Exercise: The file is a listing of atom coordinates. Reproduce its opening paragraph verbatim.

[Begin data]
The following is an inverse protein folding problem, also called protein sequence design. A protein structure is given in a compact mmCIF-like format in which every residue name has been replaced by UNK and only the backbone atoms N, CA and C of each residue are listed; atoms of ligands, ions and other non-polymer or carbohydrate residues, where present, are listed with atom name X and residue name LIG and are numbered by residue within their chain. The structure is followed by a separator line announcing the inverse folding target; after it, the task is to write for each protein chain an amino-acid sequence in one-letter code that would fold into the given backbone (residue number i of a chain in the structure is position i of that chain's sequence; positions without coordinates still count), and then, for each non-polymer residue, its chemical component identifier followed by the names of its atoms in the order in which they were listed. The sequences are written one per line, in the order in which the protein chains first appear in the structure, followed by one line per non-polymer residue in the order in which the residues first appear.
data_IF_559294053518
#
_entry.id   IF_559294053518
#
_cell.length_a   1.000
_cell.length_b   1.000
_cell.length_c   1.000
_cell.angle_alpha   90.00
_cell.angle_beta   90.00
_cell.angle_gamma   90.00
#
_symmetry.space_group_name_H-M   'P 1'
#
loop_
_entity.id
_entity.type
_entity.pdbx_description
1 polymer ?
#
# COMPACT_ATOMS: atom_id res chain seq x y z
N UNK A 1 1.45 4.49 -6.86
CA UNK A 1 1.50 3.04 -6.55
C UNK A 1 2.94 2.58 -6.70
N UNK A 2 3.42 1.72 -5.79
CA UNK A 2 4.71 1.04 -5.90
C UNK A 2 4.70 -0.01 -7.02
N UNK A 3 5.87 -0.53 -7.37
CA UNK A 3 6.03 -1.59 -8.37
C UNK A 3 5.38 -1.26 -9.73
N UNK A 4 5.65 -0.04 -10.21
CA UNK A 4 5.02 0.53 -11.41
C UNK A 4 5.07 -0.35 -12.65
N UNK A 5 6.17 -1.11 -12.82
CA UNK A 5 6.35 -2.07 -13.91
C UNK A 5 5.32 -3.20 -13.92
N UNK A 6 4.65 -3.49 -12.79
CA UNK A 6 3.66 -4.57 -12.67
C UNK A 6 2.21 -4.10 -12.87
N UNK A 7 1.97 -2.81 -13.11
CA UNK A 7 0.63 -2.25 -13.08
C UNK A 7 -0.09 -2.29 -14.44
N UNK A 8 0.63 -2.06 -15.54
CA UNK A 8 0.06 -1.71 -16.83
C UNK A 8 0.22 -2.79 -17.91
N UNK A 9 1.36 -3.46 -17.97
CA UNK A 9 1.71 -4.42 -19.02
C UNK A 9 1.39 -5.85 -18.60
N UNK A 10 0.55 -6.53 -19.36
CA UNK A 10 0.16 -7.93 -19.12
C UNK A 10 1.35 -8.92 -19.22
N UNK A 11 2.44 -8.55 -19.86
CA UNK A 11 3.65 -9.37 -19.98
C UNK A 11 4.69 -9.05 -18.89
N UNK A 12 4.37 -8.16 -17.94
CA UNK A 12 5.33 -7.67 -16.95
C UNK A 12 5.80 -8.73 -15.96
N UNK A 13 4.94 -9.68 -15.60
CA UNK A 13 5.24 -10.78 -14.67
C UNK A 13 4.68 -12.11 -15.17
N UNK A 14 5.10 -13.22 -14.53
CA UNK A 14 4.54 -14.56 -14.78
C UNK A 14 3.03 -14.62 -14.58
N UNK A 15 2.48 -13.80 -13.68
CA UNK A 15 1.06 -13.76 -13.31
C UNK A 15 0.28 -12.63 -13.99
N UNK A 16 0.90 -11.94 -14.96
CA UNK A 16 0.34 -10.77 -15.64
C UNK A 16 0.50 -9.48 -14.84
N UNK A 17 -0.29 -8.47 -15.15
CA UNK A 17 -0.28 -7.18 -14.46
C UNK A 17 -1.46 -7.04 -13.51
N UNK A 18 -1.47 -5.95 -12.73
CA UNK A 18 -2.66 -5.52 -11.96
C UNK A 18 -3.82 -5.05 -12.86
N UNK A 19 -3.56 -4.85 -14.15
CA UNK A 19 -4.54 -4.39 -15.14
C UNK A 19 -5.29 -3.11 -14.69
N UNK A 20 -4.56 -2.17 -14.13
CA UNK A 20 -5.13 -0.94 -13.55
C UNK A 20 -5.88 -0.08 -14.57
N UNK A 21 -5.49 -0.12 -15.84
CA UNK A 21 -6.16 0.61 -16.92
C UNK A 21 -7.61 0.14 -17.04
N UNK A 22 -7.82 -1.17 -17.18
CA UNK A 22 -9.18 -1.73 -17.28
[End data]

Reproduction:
The following is an inverse protein folding problem, also called protein sequence design. A protein structure is given in a compact mmCIF-like format in which every residue name has been replaced by UNK and only the backbone atoms N, CA and C of each residue are listed; atoms of ligands, ions and other non-polymer or carbohydrate residues, where present, are listed with atom name X and residue name LIG and are numbered by residue within their chain. The structure is followed by a separator line announcing the inverse folding target; after it, the task is to write for each protein chain an amino-acid sequence in one-letter code that would fold into the given backbone (residue number i of a chain in the structure is position i of that chain's sequence; positions without coordinates still count), and then, for each non-polymer residue, its chemical component identifier followed by the names of its atoms in the order in which they were listed. The sequences are written one per line, in the order in which the protein chains first appear in the structure, followed by one line per non-polymer residue in the order in which the residues first appear.